Sunday, May 8 - Mothers' Day (in USA). We locked up the boat and headed off in our rented car to Oaxaca. It was a beautiful drive through several mountain passes. It was lush green with lots of trees, including banana trees. Bunches of bananas were being sold along the roadside, but you had to buy the whole 'bunch' which was way too many for us, even if we shared with some other cruisers. Although it was only about 100 miles, it took us 6.5 hours. About 4 hours of that was winding mountain roads. The rest of the 'highway' that wasn't winding had speed bumps at every small village, comador (restaurant), or tienda along the way or was under construction. It was impossible to get up to the speed limit for long as you had to always be on the lookout for the "topas" as several of them were unmarked. Dennis got a lot of exercise clutching and shifting, as our rental was a standard transmission! We must have encountered more than 200 of them -no exaggeration. But despite that, we did really enjoy the ride. We arrived about 1730. Oaxaca is at about 5,000 feet, so the temperature was quite pleasant. We had reserved a room at Ollin, bed and breakfast. We hadn't stayed in a B&B before. It was a very pleasant experience. That night we walked the few blocks to the zocalo, center of town, for dinner. We listened to a traditional Mexican group playing on the cathedral steps and bought one of their CDs. We watched colorful dancers there as well; young men were dressed in matching pants, long capes, masks, and headdresses. The dance had a lot of stomping to it and they had jingle bells on their ankles. We walked over to another church and listened to a solo performer outside in the patio area who sang and played beautiful classical Spanish guitar. There were lots of people in the zocalo plaza; we have never seen so many balloons in one place.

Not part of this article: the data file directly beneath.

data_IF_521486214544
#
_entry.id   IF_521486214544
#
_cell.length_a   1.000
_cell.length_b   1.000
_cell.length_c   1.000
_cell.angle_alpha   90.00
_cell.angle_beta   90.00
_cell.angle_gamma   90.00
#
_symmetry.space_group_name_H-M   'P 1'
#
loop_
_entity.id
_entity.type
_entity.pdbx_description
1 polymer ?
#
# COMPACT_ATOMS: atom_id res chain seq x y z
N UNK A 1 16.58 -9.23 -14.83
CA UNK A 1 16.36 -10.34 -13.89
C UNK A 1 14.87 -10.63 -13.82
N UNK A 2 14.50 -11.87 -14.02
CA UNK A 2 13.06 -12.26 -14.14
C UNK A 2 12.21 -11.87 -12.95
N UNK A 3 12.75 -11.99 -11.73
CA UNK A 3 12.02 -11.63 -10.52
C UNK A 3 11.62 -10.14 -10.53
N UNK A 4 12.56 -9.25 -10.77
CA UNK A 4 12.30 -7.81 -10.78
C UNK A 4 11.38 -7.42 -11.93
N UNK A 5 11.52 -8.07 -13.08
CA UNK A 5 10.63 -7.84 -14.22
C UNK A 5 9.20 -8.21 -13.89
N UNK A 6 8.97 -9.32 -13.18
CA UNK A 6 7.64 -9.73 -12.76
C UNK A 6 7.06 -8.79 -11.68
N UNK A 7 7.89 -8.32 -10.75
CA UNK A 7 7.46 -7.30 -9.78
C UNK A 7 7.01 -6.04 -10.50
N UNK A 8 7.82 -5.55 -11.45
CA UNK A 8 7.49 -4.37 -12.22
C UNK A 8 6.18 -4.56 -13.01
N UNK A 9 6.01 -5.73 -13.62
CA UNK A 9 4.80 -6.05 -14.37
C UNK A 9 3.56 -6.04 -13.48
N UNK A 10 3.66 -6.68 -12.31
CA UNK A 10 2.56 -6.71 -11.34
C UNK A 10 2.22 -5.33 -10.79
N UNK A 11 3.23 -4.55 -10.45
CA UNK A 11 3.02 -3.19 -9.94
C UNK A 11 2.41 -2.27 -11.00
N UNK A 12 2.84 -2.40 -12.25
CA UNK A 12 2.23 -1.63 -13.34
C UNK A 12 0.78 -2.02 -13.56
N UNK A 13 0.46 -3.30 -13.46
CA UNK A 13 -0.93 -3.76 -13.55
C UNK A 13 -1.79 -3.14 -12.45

Monday, May 9 at breakfast in our hotel we met Amy and Lauren, both from the Chicago area. Lauren, a lawyer, just changed jobs to be a full time administrator for a non-profit for Korean orphans that she and Amy founded a couple years ago. Amy is working for the US State Department and is now at the consulate in Monterey, Mexico. Her next assignment is in Vancouver. We were all headed to the Monte Alban ruins that morning and they hitched a ride with us. We hired a bilingual guide, Mario, and had a very informative tour. We learned about the various civilizations (starting with the Zapotec who are native to this area) that inhabited the site and built or re-built right on top of the original structures. His description of the botany of the area included the various uses of the plants and trees for curing both the body and the soul. He was very knowledgeable about the ruins, the various civilizations that lived there, and the architectural influences of the cosmos, seasons, and the jaguar. They had a hospital or medical training facility where they performed brain surgery and autopsies, which we found fascinating. There are several temples with altars and hidden tunnels so the priests could magically appear, personal residences for the royalty in power, saunas for healing, and a ball court in which the game was played with a rubber ball over 2500 years ago. It was a ceremonial game, watched only by the priests, so no throngs of cheering fans -ho hum, how dull. The site was huge and amazing. Excavations continue on part of that site. Later in the evening, the clouds filled in and brought rain and thunder.